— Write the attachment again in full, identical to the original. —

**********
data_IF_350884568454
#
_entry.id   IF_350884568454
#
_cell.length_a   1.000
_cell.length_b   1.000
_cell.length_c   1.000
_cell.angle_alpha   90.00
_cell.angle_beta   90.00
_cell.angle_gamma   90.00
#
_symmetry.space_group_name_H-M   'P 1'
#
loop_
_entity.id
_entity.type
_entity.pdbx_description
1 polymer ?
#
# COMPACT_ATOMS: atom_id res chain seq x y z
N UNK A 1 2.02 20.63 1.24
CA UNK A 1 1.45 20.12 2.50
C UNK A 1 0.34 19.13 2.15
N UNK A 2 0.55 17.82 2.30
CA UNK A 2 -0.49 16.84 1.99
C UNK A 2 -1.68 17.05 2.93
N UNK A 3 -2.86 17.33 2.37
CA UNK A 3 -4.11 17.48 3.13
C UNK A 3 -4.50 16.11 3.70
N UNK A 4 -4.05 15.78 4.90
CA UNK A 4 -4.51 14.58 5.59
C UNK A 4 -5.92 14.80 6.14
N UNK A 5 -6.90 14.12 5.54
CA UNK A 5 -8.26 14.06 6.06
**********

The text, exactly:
data_IF_350884568454
#
_entry.id   IF_350884568454
#
_cell.length_a   1.000
_cell.length_b   1.000
_cell.length_c   1.000
_cell.angle_alpha   90.00
_cell.angle_beta   90.00
_cell.angle_gamma   90.00
#
_symmetry.space_group_name_H-M   'P 1'
#
loop_
_entity.id
_entity.type
_entity.pdbx_description
1 polymer ?
#
# COMPACT_ATOMS: atom_id res chain seq x y z
N UNK A 1 2.02 20.63 1.24
CA UNK A 1 1.45 20.12 2.50
C UNK A 1 0.34 19.13 2.15
N UNK A 2 0.55 17.82 2.30
CA UNK A 2 -0.49 16.84 1.99
C UNK A 2 -1.68 17.05 2.93
N UNK A 3 -2.86 17.33 2.37
CA UNK A 3 -4.11 17.48 3.13
C UNK A 3 -4.50 16.11 3.70
N UNK A 4 -4.05 15.78 4.90
CA UNK A 4 -4.51 14.58 5.59
C UNK A 4 -5.92 14.80 6.14
N UNK A 5 -6.90 14.12 5.54
CA UNK A 5 -8.26 14.06 6.06